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Can The Witcher Survive Henry Cavill’s Departure?

The first episode of The Witcher season 3 begins with a lengthy recap of the previous two seasons: flashes of Henry Cavill in that initial, questionable Geralt wig, Freya Allen as a much-younger, more eyebrow-less Ciri, everyone’s shittier eye contacts, sword fights, magic, and a bit of sex. While watching, I was viscerally reminded of how much ground the series has covered since its 2019 debut—how much better the makeup and styling got, how impressively legible the sword fights are, the undeniable sexiness of most of the cast, and how utterly perfect Cavill is as the eponymous witcher, Geralt of Rivia.

The Witcher 3 Meets Tense Roguelike PvE Card-Battling In Rogue Mage

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Netflix’s The Witcher pulls from Andrzej Sapkowski’s fantasy novel series of the same name (which inspired CD Projekt Red’s game franchise), though there are many creative liberties taken with the twisting, turning, time-traveling books. The show can sometimes be a bit of a mess when it comes to plot, getting mired in the political goings-on instead of laser-focusing on the core trio of Geralt, Ciri, and mage Yennefer, but it shines whenever it gives those three center stage. It’s then that you remember: Cavill was made to play Geralt.

With Cavill leaving after this season and The Hunger Games’ Liam Hemsworth set to take his place (the reason is still unclear, though rumors relating to Cavill’s frustration with the show’s writers and his potential other filming commitments have been swirling for months), it’s hard to watch the current season and not wonder: How will The Witcher go on in Cavill’s absence?

Henry Cavill is a dream Geralt

Cavill’s physicality and familiarity with Sapkowski’s universe shine in every moment he’s on screen—he perfectly captures the quiet kindness and probing philosophical mind that Geralt displays so often in the books. Geralt can kill you with his bare hands, but he can also have a riveting debate with you about war and race relations, and Cavill embodies that perfectly. I don’t know if I’d call Cavill an excellent actor, but he is an excellent Geralt.

There’s also a special kind of physicality that Cavill brings to the role that’s largely rooted in his ability to do many of his own stunts. While watching this season, I found myself wondering: “Did Cavill take notes from Tom Cruise while on the set of Mission Impossible: Fallout?” Cruise famously does almost all of his own stunts, continuously pushing the limits of what a Hollywood actor can pull off on-screen, and the payoff is obvious: the Mission Impossible films are the best modern action movies by a country mile.


Cavill has been working with stunt coordinator Wolfgang Stegemann since Fallout—the two worked together to choreograph the iconic one-shot fight scene from The Witcher season 1, so the connection isn’t all that far-fetched. And Stegemann told GamesRadar that “it’s beautiful to see an actor who’s doing all the stunts themselves. I have a great stunt team but I don’t need a stunt double for him. [This means] I’m able to shoot special camera positions that I would never be able to do without him.”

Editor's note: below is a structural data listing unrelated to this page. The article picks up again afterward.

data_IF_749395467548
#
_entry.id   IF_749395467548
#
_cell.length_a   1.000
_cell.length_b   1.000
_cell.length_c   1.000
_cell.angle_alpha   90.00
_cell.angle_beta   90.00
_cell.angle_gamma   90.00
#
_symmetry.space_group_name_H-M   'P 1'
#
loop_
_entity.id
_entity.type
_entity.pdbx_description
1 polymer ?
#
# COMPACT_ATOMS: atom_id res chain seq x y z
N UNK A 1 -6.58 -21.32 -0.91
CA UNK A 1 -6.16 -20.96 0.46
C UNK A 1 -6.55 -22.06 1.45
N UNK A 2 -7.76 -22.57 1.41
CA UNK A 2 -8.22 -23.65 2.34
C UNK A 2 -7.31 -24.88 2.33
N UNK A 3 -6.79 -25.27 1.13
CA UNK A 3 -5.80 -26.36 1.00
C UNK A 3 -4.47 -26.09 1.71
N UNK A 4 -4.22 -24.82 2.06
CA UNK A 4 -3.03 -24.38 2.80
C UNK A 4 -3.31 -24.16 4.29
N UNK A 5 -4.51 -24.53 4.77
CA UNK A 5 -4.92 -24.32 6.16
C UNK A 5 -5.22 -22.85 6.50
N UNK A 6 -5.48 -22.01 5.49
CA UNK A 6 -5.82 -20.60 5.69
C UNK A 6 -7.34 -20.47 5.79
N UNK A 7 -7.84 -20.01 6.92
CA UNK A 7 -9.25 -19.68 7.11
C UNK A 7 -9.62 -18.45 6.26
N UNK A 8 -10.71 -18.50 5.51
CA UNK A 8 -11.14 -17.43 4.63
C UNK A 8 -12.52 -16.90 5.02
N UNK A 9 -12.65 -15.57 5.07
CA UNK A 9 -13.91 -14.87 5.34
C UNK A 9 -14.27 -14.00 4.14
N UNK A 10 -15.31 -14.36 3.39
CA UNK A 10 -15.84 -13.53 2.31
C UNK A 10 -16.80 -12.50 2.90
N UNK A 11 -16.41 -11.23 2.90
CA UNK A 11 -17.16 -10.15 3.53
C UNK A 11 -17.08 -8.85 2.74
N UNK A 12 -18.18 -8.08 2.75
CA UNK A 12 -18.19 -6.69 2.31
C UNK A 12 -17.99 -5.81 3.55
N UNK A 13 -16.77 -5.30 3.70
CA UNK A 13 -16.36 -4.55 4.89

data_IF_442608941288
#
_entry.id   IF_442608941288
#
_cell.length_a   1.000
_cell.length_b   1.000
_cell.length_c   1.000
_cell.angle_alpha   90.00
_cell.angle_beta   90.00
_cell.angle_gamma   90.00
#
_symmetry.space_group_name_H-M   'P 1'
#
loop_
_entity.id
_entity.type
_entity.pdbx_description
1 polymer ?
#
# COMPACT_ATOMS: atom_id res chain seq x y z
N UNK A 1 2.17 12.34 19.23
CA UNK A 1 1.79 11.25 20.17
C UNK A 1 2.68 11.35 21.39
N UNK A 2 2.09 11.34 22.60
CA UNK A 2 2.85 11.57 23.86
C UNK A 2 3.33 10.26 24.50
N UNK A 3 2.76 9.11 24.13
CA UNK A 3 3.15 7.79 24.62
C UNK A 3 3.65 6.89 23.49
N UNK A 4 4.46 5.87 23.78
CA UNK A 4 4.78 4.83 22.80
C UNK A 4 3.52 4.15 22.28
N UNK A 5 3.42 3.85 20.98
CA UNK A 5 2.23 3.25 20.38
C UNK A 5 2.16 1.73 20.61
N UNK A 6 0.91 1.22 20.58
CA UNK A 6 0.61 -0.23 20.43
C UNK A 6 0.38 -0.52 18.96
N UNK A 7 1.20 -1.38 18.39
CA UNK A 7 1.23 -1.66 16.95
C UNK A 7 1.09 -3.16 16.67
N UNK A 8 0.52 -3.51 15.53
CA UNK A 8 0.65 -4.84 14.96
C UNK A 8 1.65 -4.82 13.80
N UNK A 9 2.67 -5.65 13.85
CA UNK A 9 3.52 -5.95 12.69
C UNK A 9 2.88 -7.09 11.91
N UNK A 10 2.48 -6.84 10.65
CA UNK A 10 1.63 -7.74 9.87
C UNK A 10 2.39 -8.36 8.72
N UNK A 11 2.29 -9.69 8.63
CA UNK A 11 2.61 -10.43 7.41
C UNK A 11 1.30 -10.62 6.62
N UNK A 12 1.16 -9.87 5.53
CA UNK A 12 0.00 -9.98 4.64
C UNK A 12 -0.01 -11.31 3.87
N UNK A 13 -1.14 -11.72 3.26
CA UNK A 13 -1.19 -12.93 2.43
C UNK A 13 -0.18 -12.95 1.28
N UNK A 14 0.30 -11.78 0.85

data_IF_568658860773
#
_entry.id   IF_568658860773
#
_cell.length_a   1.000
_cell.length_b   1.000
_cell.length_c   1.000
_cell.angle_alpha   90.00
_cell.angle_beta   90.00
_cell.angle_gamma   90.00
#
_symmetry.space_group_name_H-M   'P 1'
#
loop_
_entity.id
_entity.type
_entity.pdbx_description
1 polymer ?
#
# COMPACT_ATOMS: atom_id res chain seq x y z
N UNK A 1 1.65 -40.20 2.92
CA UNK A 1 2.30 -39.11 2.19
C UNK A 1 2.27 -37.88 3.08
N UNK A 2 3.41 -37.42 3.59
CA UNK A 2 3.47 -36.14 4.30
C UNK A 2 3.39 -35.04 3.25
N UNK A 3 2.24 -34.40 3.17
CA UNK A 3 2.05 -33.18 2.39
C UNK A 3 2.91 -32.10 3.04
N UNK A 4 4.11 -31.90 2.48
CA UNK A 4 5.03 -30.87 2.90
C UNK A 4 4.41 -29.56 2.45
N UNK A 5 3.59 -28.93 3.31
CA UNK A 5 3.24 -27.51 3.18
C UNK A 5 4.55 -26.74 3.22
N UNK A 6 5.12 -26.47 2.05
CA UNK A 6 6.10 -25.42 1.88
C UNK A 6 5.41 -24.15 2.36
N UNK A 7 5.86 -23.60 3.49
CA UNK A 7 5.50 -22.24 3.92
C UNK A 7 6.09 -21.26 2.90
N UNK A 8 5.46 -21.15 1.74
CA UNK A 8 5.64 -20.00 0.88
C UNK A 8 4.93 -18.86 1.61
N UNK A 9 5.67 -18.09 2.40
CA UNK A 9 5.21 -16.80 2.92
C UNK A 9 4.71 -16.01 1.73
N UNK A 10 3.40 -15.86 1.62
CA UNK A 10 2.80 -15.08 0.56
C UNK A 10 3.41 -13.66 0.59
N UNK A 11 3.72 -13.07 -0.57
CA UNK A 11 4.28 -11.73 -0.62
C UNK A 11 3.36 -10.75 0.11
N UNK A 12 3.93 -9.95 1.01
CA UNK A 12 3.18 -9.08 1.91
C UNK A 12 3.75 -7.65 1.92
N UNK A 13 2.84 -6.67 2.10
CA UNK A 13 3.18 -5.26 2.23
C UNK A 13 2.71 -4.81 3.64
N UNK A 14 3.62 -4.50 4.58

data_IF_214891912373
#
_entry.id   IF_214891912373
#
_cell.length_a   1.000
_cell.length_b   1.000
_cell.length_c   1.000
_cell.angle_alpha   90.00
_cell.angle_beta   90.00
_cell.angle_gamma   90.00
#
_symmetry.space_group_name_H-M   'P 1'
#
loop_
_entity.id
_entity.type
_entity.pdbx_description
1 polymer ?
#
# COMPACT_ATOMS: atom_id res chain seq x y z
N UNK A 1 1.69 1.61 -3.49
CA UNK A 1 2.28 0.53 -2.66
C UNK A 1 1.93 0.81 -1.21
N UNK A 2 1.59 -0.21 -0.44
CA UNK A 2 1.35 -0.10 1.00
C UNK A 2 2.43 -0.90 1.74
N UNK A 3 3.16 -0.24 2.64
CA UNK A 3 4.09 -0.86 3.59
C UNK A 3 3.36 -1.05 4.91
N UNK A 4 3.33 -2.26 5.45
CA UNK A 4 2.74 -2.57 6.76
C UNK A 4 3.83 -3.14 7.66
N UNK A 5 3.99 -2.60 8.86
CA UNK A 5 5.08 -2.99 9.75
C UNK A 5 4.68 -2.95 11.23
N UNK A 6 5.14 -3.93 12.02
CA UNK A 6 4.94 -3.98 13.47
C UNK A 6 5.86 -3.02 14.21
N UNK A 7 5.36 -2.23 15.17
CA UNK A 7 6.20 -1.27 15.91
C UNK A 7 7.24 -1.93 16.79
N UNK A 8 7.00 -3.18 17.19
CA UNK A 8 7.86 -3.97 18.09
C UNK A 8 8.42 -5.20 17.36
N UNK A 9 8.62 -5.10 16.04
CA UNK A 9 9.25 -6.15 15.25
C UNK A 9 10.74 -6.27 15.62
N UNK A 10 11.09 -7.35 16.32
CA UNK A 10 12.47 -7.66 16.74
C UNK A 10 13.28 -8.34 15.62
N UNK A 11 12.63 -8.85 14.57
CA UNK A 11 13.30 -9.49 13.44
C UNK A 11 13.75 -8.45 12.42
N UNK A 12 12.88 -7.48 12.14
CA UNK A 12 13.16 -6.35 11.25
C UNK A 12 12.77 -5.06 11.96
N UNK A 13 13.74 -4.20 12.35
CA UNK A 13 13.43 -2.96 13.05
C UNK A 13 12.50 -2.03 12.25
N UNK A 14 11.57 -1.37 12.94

Will Hemsworth have that kind of dedication to his role? The Witcher series often falters in plot progression and occasionally in character development, but whenever Cavill is fighting in a scene, you can’t look away. And in Season 3, he gets fight scenes and emotionally deep moments in spades, reminding us time and time again that he’s an excellent Geralt of Rivia.

The Witcher without Cavill

Bizarrely, even Netflix seems determined to reassure viewers that yes, Cavill is still in this season of The Witcher. A recent marketing campaign projected the words “Yes, he’s still Geralt in season 3 of The Witcher” on buildings and cliff faces around the world. Sadly he won’t be Geralt in season 4 of The Witcher, and that’s what I’m most worried about.

The Witcher season 3 is split into two parts with the second set of episodes coming later this month. The first set of episodes ended on a cliffhanger, making the wait for those new episodes feel just a bit longer. Spoilers below for the books, but the second half of the season will likely kick off with the Thanedd coup, an infamous battle that horrifically injures Geralt. He carries that injury with him for the rest of the series, and the aftermath of the coup has major reverberations throughout the entire continent: It dissolves the mages’ Brotherhood, it separates Ciri from Geralt, it crowns an elven queen, it imprisons Yennefer.

The Thanedd coup will drastically shift the series’ pace—expect it to move rapidly, expect the stakes to be upped tenfold, expect your heart to be broken over and over again. It’s hard to imagine anyone other than Cavill shouldering the exciting future of The Witcher, but I’ll keep an open mind. Maybe Hemsworth has got the chops, and his Geralt of Rivia will be one for the ages. The Witcher showrunners have promised a “flawless” and “meta” transition from Cavill to Hemsworth, so I’m at least looking forward to seeing how they pull that one off.

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